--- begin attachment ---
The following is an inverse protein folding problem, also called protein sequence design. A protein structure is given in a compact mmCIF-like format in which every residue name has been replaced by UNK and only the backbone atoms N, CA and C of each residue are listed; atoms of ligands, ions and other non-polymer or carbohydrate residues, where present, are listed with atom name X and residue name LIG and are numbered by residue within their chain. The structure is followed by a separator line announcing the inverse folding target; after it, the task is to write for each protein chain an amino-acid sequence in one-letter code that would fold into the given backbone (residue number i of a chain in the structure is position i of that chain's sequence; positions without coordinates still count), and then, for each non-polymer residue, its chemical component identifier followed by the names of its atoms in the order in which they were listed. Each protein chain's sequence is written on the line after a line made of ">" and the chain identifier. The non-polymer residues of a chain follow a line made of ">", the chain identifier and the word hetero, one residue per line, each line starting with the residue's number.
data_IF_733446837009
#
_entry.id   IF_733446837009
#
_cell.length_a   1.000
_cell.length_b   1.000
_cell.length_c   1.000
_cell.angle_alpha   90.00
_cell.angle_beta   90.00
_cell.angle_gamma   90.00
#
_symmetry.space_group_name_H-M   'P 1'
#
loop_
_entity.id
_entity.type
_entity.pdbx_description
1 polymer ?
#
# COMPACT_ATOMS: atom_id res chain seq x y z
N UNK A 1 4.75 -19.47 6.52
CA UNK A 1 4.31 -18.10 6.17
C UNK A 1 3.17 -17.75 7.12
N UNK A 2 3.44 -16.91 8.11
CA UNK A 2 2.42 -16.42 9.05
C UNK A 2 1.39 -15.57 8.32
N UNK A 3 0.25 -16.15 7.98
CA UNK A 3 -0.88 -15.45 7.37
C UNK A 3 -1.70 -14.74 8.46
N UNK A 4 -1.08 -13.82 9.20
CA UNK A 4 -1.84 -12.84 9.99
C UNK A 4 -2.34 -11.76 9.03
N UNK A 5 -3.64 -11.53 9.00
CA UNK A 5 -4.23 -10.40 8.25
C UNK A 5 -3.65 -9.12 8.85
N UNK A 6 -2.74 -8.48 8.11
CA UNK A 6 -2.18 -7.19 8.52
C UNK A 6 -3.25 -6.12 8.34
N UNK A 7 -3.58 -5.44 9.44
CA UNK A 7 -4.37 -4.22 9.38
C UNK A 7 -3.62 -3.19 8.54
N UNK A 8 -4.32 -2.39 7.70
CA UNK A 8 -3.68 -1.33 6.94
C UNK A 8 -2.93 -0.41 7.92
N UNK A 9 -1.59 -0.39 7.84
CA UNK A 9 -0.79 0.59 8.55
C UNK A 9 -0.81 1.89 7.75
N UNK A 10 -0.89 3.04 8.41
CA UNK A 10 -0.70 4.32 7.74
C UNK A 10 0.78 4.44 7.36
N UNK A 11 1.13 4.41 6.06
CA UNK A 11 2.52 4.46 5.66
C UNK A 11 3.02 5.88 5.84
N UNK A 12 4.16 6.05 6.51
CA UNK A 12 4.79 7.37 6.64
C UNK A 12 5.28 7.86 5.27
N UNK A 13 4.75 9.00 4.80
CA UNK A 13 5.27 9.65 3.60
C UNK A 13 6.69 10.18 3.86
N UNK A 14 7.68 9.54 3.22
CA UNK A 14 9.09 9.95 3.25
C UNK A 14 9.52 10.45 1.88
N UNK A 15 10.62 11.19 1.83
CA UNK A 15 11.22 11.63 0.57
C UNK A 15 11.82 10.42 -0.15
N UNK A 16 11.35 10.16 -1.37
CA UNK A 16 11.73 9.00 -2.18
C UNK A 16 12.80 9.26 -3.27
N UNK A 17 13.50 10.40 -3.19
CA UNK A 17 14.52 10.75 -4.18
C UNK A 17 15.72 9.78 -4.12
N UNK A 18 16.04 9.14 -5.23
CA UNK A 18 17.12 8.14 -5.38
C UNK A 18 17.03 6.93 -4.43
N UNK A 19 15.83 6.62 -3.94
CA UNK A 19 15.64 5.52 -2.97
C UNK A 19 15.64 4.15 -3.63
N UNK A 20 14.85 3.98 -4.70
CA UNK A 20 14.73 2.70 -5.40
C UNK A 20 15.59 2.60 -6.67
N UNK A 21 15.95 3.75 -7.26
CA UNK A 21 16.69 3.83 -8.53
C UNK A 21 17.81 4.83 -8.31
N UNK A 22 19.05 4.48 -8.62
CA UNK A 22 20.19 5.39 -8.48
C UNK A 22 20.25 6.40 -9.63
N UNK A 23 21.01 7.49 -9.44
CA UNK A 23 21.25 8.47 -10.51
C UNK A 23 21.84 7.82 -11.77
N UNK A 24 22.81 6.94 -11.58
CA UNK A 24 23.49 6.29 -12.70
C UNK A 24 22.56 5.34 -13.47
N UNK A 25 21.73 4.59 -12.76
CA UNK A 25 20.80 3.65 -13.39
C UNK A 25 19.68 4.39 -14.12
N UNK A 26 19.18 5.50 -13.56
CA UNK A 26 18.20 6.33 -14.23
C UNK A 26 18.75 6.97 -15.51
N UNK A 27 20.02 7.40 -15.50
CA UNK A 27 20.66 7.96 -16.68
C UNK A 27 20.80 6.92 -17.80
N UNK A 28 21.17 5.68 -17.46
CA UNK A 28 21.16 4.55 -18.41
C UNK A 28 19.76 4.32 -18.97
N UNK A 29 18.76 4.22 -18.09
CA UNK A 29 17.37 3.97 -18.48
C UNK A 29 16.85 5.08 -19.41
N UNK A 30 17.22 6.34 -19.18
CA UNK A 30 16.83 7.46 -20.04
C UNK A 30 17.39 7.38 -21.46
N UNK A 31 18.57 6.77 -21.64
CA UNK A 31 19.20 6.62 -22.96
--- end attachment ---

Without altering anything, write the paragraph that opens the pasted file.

The following is an inverse protein folding problem, also called protein sequence design. A protein structure is given in a compact mmCIF-like format in which every residue name has been replaced by UNK and only the backbone atoms N, CA and C of each residue are listed; atoms of ligands, ions and other non-polymer or carbohydrate residues, where present, are listed with atom name X and residue name LIG and are numbered by residue within their chain. The structure is followed by a separator line announcing the inverse folding target; after it, the task is to write for each protein chain an amino-acid sequence in one-letter code that would fold into the given backbone (residue number i of a chain in the structure is position i of that chain's sequence; positions without coordinates still count), and then, for each non-polymer residue, its chemical component identifier followed by the names of its atoms in the order in which they were listed. Each protein chain's sequence is written on the line after a line made of ">" and the chain identifier. The non-polymer residues of a chain follow a line made of ">", the chain identifier and the word hetero, one residue per line, each line starting with the residue's number.